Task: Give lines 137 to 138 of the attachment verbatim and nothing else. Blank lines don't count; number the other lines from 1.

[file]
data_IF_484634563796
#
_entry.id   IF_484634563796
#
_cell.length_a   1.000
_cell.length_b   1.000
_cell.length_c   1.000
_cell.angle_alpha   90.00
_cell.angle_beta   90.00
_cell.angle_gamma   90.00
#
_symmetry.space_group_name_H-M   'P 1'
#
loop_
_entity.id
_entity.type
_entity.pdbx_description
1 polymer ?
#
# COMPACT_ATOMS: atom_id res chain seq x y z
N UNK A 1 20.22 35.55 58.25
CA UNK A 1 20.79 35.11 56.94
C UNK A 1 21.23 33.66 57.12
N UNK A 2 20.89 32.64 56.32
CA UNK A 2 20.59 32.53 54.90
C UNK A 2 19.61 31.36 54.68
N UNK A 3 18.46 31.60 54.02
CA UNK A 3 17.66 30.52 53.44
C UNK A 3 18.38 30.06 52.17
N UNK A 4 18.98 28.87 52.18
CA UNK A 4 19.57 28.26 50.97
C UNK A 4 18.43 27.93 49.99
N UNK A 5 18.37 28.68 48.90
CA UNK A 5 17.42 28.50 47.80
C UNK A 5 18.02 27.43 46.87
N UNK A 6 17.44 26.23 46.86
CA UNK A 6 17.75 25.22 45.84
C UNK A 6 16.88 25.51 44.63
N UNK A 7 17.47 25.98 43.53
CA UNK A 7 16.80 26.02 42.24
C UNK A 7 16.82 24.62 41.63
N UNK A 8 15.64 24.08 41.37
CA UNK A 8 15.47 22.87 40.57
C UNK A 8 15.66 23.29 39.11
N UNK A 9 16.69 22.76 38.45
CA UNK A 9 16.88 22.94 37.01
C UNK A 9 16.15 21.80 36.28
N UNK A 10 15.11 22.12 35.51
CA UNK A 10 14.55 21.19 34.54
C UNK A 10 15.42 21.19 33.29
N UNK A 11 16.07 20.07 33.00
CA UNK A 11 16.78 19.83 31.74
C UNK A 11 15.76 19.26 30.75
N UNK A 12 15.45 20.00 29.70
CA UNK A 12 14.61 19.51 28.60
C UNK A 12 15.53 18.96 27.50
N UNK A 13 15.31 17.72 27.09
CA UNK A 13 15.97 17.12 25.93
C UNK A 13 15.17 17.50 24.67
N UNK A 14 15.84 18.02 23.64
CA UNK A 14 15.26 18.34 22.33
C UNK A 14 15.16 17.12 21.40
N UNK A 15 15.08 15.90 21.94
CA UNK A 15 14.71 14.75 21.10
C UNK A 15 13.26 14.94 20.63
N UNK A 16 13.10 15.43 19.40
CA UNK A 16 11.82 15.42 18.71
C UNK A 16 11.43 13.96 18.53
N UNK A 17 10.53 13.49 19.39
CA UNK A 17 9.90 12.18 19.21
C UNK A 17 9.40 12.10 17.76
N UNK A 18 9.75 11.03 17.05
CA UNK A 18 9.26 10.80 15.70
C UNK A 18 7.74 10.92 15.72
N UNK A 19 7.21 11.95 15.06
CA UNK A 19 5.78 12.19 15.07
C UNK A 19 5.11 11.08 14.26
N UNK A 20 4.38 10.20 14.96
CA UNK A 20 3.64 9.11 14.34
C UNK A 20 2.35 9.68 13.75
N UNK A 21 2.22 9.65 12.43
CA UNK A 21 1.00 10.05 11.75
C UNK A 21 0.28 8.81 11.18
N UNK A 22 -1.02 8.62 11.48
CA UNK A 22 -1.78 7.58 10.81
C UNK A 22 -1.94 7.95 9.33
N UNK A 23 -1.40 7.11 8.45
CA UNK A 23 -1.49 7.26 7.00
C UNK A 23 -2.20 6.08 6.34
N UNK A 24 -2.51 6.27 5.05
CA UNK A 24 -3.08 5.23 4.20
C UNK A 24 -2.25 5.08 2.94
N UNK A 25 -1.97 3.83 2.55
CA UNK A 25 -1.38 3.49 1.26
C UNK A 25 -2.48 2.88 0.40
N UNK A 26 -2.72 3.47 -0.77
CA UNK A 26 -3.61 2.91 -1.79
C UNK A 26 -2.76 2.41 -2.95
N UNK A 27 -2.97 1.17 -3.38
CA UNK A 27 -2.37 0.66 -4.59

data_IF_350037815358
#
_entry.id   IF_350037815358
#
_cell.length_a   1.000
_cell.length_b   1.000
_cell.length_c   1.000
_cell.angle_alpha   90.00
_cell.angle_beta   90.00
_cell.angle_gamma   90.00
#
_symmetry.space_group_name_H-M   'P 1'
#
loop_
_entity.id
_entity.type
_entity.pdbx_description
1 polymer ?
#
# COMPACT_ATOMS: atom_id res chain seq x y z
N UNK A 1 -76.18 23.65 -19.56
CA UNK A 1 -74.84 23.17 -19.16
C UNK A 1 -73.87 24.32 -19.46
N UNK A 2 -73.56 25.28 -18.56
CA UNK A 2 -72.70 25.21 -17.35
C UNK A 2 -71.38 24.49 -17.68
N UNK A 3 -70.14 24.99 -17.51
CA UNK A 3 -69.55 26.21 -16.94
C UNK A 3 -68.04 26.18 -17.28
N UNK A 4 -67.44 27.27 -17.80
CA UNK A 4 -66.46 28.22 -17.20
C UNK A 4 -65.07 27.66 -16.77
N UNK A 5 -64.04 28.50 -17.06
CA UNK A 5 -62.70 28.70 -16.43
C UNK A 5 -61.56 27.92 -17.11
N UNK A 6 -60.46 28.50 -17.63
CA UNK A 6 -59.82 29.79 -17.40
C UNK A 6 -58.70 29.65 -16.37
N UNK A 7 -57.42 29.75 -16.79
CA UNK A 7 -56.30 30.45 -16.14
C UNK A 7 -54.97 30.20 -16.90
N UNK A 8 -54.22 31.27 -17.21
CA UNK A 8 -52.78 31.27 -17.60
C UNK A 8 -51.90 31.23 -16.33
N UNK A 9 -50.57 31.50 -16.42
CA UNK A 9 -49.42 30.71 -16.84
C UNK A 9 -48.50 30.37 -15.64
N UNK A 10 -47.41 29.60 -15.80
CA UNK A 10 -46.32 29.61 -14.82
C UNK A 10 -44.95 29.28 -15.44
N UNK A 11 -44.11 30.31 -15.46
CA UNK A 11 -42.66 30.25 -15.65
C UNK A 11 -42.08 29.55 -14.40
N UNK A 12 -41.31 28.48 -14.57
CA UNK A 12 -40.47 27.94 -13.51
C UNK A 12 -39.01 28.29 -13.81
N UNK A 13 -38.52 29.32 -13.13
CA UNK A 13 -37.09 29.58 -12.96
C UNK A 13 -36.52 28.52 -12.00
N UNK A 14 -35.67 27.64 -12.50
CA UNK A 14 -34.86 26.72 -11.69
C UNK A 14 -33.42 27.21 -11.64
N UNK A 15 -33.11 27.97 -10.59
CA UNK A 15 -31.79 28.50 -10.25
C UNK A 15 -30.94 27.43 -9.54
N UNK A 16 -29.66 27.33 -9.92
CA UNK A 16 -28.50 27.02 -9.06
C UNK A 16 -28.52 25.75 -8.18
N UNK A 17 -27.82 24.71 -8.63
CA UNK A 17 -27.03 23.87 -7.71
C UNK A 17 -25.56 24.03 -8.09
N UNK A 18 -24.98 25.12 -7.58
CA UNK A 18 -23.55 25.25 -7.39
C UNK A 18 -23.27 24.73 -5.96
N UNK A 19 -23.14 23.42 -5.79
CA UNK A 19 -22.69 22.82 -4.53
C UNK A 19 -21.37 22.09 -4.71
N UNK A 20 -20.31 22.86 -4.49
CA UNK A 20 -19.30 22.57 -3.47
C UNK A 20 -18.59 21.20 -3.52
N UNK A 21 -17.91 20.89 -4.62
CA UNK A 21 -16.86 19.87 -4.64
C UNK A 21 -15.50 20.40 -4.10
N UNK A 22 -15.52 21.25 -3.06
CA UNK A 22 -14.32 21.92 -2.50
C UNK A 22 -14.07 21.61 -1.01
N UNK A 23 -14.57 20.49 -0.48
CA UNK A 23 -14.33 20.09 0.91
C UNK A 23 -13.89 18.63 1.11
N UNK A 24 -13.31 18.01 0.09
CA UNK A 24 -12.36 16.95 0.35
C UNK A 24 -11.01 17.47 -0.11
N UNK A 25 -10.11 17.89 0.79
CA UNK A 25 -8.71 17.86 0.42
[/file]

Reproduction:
CA UNK A 6 -59.82 29.79 -17.40
C UNK A 6 -58.70 29.65 -16.37